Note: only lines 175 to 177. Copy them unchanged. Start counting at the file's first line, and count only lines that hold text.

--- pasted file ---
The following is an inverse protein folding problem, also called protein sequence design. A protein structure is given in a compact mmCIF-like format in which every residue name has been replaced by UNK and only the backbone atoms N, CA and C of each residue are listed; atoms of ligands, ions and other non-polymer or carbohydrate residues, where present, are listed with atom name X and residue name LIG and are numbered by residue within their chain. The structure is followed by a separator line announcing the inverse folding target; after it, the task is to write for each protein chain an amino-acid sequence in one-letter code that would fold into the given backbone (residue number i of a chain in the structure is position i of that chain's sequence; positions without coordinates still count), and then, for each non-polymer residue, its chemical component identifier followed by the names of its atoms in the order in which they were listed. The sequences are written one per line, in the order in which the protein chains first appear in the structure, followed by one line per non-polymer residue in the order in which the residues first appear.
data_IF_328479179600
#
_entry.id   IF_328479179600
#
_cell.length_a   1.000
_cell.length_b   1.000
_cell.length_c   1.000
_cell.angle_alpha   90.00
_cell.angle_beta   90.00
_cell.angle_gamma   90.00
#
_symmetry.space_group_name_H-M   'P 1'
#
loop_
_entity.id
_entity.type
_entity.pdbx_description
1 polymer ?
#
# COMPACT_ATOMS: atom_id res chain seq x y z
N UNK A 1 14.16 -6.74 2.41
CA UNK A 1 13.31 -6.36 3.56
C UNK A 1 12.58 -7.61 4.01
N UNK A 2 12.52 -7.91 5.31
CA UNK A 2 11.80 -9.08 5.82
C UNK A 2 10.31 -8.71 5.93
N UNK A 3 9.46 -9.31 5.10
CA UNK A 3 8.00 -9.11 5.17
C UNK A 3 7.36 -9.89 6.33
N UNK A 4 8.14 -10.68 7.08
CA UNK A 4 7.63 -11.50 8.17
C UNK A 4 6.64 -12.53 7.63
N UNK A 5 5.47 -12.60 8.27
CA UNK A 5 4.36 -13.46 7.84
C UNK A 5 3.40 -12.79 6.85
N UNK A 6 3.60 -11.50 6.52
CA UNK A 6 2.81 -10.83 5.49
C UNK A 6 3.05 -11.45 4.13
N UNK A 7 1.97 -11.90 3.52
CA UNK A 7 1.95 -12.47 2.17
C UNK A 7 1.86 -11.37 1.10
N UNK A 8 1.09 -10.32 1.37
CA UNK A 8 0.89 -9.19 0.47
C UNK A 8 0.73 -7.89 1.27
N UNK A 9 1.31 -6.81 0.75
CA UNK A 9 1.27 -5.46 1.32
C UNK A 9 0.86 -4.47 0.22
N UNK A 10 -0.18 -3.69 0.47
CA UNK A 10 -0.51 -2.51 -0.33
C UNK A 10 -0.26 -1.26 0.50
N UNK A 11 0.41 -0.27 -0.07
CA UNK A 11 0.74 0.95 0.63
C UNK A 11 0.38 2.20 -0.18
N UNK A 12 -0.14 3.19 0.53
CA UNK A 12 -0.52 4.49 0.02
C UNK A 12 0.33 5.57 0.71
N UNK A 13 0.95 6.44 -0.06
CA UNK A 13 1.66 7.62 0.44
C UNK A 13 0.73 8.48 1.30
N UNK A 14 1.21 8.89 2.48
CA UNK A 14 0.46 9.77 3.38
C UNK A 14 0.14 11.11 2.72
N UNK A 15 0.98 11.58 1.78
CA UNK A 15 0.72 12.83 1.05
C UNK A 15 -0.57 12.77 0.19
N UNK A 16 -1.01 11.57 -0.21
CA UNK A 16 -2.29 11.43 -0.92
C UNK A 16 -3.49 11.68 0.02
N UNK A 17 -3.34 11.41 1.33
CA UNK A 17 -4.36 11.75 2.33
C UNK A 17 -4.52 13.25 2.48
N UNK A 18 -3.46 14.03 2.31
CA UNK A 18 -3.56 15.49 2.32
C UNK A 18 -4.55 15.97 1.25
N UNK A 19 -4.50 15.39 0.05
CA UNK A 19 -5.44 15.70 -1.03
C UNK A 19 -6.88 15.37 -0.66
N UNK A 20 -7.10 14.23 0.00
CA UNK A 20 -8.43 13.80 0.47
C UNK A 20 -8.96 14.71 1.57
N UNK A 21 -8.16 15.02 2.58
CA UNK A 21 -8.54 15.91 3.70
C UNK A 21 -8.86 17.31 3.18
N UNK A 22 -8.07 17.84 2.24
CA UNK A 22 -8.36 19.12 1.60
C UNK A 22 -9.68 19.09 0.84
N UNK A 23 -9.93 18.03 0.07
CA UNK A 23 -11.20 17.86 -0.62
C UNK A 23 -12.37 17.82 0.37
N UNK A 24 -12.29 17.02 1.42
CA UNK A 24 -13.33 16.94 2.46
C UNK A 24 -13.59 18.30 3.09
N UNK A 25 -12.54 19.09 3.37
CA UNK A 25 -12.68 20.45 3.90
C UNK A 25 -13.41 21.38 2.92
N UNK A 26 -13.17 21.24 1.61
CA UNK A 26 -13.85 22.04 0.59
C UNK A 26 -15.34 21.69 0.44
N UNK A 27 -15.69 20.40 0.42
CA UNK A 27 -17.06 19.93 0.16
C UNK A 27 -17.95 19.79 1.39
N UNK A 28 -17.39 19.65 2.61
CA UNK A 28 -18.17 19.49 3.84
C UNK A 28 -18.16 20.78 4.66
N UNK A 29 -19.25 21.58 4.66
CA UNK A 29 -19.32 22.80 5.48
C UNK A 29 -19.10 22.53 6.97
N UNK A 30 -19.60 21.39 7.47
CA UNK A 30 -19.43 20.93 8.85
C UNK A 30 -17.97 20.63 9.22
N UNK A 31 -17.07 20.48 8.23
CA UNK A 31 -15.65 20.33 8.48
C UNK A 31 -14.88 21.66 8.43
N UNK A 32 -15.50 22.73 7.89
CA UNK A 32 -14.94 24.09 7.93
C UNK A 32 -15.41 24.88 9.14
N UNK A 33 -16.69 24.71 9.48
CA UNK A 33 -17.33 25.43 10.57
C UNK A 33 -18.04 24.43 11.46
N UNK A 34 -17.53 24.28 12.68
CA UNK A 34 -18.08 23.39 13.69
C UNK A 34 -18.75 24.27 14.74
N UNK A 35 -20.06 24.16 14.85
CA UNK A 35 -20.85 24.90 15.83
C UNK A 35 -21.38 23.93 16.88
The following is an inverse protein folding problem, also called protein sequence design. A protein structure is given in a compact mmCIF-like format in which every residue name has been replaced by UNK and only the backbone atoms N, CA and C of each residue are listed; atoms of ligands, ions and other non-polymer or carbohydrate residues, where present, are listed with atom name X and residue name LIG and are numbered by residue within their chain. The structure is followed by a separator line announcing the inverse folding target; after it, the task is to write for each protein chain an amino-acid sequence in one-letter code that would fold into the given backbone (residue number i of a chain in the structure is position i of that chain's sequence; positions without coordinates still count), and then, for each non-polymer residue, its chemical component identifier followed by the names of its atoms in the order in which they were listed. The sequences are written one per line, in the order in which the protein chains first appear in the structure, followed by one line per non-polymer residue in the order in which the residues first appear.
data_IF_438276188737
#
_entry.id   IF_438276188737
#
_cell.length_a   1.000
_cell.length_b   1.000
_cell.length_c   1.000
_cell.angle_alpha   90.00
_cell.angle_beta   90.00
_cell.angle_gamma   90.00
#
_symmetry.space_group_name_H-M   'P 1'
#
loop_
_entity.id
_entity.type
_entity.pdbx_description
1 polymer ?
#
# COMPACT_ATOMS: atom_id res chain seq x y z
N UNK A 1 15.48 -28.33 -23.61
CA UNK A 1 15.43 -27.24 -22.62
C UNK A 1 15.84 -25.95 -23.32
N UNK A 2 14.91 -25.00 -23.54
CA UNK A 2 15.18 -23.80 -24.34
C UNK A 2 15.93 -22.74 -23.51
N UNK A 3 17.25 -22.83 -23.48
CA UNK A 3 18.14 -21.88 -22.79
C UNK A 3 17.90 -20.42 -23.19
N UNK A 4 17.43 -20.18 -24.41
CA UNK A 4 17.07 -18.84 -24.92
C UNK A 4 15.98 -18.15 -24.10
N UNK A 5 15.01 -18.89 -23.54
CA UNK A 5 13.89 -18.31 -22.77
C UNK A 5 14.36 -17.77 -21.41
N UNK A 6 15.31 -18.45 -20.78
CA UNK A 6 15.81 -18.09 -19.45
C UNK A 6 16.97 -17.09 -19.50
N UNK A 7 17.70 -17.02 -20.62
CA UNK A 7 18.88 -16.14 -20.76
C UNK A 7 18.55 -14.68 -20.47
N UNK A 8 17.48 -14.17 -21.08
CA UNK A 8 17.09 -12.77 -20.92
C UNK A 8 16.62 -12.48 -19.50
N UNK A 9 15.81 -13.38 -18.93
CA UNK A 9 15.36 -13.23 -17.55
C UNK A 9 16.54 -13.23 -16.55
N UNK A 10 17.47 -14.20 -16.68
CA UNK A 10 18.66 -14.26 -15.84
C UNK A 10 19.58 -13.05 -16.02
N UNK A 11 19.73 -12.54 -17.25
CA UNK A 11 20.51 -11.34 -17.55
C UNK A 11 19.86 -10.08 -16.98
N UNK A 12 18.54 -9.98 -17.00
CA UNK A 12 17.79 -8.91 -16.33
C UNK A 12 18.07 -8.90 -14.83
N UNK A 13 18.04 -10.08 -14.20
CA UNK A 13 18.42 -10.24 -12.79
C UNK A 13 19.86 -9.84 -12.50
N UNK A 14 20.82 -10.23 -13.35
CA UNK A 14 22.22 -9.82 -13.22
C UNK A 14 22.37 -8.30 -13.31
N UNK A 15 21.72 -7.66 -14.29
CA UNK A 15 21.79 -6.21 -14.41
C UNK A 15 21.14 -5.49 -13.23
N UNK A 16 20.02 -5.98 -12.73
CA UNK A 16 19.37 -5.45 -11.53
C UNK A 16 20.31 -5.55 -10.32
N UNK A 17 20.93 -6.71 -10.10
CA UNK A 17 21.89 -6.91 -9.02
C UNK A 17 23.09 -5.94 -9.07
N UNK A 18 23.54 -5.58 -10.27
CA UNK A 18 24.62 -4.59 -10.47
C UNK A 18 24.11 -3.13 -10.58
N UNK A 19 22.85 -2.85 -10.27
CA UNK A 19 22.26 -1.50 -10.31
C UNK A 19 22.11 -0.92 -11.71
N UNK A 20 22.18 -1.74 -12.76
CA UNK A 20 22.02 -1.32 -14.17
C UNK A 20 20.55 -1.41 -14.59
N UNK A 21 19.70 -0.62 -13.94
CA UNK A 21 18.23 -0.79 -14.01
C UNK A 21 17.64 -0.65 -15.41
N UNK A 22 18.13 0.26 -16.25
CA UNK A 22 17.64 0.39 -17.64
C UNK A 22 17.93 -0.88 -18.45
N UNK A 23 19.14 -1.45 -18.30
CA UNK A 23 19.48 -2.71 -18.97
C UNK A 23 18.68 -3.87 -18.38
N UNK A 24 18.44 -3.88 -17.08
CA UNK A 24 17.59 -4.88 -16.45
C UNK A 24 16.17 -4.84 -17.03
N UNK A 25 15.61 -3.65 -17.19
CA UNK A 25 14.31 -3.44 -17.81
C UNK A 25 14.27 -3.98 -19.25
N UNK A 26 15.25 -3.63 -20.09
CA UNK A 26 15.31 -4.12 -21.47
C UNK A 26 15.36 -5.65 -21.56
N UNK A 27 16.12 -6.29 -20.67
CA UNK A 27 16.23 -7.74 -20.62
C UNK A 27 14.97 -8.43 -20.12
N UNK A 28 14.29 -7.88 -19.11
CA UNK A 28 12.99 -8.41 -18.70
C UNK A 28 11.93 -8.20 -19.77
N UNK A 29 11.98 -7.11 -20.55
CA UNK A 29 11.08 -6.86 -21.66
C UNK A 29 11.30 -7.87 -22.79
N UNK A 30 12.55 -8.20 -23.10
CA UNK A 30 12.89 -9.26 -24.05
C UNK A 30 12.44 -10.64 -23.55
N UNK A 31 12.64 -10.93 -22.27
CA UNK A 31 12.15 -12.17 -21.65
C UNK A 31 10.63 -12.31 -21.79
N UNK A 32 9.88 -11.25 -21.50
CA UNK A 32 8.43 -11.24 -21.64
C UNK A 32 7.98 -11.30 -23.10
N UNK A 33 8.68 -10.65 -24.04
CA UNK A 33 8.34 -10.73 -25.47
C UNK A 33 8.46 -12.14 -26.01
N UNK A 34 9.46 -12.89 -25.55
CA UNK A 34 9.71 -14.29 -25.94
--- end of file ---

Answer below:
N UNK A 10 17.47 -14.20 -16.68
CA UNK A 10 18.66 -14.26 -15.84
C UNK A 10 19.58 -13.05 -16.02